Shrinking the Malaria Map

UCSF Global Health Group’s Malaria Elimination Initiative (MEI)

Malaria elimination highlights from World Malaria Report 2017

20 December 2017

The World Malaria Report tracks global progress towards the goals set out in the Global Technical Strategy for Malaria 2015 – 2030. This year’s report paints a challenging picture, showing that funding for the malaria response has plateaued and the world is not on track to achieve its 2020 targets. Malaria cases have gradually risen since 2014, with the largest increases occurring in Africa and the Americas. Gaps in coverage with lifesaving tools remain, with bednet coverage less than 50% in some African countries. In addition, indoor residual spraying of households has decreased precipitously in all malaria endemic regions.

However, there are some bright spots in the report. The WHO 2017 World Malaria Report shows that many low burden countries are continuing to make steady progress towards elimination. In the Asia Pacific, the number of countries with less than 10,000 indigenous cases has doubled over the last five years, putting the region on track to achieve a malaria-free Asia Pacific by 2030 – a goal towards which all 21 malaria endemic countries in the region are working.

Other key points from the 2017 WHO World Malaria Report include:

Progress towards elimination

  • Globally, more countries are moving towards elimination: in 2016, 44 countries reported fewer than 10,000 malaria cases, up from 37 countries in 2010. Kyrgyzstan and Sri Lanka were certified by WHO as malaria free in 2016.
  • In 2016, WHO identified 21 countries with the potential to eliminate malaria by the year 2020. WHO is working with the governments in these countries – known as “E-2020 countries” – to support their elimination acceleration goals.
  • Although some of E-2020 countries remain on track to achieve their elimination goals, 11 have reported increases in indigenous malaria cases since 2015, and 5 countries reported an increase of more than 100 cases in 2016 compared with 2015.
  • Many countries are continuing to make steady progress towards elimination, particularly those in the Asia Pacific and the Americas. The number of countries in the Asia Pacific region with low transmission (e.g. with less than 10,000 indigenous cases) has more than doubled since 2010 (rising from 5 to 11 countries).
  • New evidence confirms that if efforts are intensified, Asia Pacific will be on track to achieving its goal of eliminating malaria by 2030. According to new research from the MEI, if resources and activities are accelerated, malaria could be eliminated across the region even sooner.
  • Additionally, in sub-Saharan Africa, five high burden countries made large decreases (of at least 50,000 cases) in malaria cases, including Gambia, Ethiopia, Zambia, Senegal, and Madagascar.
  • In addition, a number of African countries have achieved impressive improvements in diagnostic testing and surveillance. Since 2010, more than 1.3 billion rapid diagnostic malaria tests have been distributed in Africa and many countries have increased their reporting rates to the national surveillance systems.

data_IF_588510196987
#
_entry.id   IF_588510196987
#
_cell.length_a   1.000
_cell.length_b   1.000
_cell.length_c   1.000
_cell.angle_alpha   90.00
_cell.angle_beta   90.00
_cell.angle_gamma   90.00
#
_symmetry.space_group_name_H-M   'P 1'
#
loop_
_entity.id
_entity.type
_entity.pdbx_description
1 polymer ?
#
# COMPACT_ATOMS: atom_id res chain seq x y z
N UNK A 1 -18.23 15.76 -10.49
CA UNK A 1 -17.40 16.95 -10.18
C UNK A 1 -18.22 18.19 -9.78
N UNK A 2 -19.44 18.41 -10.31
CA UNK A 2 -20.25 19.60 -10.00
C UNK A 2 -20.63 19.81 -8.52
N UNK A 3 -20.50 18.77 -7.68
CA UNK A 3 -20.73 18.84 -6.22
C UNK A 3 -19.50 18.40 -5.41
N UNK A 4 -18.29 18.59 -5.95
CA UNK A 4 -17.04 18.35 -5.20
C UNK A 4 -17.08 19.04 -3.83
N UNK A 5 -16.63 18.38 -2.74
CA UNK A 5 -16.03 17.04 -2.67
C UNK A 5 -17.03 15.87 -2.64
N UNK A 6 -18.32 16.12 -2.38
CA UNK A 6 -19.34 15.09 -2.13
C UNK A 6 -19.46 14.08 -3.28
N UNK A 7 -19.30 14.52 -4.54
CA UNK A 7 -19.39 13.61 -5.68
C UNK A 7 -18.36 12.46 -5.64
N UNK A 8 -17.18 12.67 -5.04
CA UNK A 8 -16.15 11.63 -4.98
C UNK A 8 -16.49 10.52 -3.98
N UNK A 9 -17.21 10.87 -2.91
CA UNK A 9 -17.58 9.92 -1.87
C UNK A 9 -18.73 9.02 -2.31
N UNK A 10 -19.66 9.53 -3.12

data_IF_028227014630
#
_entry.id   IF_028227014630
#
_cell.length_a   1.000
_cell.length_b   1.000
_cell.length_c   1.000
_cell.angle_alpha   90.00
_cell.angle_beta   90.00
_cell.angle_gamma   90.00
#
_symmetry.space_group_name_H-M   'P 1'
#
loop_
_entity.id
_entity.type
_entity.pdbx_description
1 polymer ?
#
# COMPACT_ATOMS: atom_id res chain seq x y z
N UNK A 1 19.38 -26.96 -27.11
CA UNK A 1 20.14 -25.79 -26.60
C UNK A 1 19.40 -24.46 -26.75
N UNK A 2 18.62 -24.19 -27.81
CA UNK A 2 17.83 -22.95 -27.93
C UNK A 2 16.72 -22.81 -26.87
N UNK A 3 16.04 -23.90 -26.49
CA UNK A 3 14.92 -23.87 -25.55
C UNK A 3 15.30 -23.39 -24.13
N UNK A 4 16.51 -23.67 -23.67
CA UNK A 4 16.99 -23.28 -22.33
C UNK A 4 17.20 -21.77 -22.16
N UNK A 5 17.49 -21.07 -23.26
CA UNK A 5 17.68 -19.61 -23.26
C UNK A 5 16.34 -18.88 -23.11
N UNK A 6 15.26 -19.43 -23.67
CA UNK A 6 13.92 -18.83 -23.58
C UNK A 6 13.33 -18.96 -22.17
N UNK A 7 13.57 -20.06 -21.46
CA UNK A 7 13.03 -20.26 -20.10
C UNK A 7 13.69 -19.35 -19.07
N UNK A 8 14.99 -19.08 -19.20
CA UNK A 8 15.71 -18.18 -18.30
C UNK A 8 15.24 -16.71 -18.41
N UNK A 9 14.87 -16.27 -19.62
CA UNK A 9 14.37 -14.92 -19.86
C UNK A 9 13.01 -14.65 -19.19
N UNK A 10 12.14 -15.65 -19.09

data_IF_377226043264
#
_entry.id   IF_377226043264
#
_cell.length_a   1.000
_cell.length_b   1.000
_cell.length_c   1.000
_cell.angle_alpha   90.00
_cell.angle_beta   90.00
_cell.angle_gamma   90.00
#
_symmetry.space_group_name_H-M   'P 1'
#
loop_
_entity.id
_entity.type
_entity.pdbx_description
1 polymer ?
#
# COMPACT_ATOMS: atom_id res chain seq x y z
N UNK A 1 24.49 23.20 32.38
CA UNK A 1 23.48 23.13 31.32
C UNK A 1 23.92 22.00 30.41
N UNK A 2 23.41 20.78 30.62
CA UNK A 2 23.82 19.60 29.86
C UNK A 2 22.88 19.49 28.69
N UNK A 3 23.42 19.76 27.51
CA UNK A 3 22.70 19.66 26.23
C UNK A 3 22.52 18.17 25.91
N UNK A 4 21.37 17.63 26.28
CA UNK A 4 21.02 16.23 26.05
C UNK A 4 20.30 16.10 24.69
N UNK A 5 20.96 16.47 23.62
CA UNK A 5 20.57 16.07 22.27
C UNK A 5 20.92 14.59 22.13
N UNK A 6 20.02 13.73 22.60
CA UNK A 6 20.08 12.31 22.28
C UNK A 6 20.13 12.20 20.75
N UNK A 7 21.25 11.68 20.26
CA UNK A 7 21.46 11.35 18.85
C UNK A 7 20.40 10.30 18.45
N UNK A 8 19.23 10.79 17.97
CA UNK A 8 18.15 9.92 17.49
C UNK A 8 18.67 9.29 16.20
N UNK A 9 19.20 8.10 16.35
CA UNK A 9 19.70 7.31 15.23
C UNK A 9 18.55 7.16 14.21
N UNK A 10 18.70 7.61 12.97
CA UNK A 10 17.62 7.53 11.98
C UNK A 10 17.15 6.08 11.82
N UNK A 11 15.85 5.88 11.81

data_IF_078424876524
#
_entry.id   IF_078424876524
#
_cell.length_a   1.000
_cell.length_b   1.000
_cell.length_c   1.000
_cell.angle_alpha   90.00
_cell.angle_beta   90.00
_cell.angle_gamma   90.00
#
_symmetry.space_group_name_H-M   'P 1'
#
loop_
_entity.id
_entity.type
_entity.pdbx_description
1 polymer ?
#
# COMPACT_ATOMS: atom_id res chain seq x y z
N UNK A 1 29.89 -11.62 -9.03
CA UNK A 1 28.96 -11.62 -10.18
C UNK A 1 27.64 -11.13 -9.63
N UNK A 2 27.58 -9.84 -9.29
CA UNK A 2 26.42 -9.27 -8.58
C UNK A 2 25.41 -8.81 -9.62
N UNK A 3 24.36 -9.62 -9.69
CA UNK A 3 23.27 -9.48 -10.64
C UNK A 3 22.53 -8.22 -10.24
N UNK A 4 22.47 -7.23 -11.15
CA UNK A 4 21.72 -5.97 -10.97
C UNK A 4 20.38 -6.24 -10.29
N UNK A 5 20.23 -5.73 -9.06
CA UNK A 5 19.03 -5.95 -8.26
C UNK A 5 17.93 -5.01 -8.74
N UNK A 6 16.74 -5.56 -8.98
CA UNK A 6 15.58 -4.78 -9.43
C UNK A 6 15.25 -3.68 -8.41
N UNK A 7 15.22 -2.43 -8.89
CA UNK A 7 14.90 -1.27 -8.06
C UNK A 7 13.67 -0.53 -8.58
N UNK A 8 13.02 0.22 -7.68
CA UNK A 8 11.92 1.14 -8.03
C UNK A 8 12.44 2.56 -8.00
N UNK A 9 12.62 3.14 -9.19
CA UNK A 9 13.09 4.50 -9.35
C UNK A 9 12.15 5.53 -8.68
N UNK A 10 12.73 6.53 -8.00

Challenges to achieving 2020 goals

  • However, the new World Malaria Report shows that overall, the world is not on track to achieve the goals set out by the Global Technical Strategy – specifically, a 40% reduction in case incidence and mortality by 2020.
  • Many countries have reported increases in malaria cases, particularly those that already have a high burden of malaria. Globally, malaria cases have marginally but consistently increased over the last three years, with 211 million cases in 2015 and 216 million cases in 2016 – numbers that mark a return to 2012 levels. (During this same time period, the number of malaria deaths has slightly decreased, down from 446 000 in 2015 to 445 000 in 2016.)
  • According to WHO, some of the challenges impeding countries’ abilities to stay on track and advance towards elimination include lack of sustainable and predictable international and domestic funding, risks posed by conflict in malaria endemic zones, anomalous climate patterns, the emergence of parasite resistance to antimalarial medicines and mosquito resistance to insecticides.
  • The report also shows that malaria funding for the global malaria response has plateaued since 2010, reaching USD 2.7 billion in 2016 – less than half of what is estimated by the GTS will be required by 2020. In some cases, there appears to be a strong association between declines in funding and increases in malaria cases. For example:
    • Papua New Guinea saw nearly a 70% decrease in funding per capita population at risk in 2011 – 2013 and 2014-2016, and a corresponding increase in cases by 600,000 between 2015 – 2016.
    • Afghanistan saw nearly a 55% decrease in funding per capita population at risk in 2011 – 2013 and 2015 – 2016, and a corresponding increase in cases by 300,000 between 2015 – 2016.
  • The World Malaria Report 2017 signals a clear need for greater investment in malaria control – particularly at the domestic level. Gaps in the coverage of existing tools that prevent, diagnose and treat malaria must be urgently closed. Equally important is the need for robust investment in the research and development of new tools.
  • The next two to five years are critical to accelerating progress towards the regional elimination goals in Asia Pacific, southern Africa, and Latin America. Given the scarcity of resources, malaria endemic counties must think differently and not accept a ‘business as usual’ approach.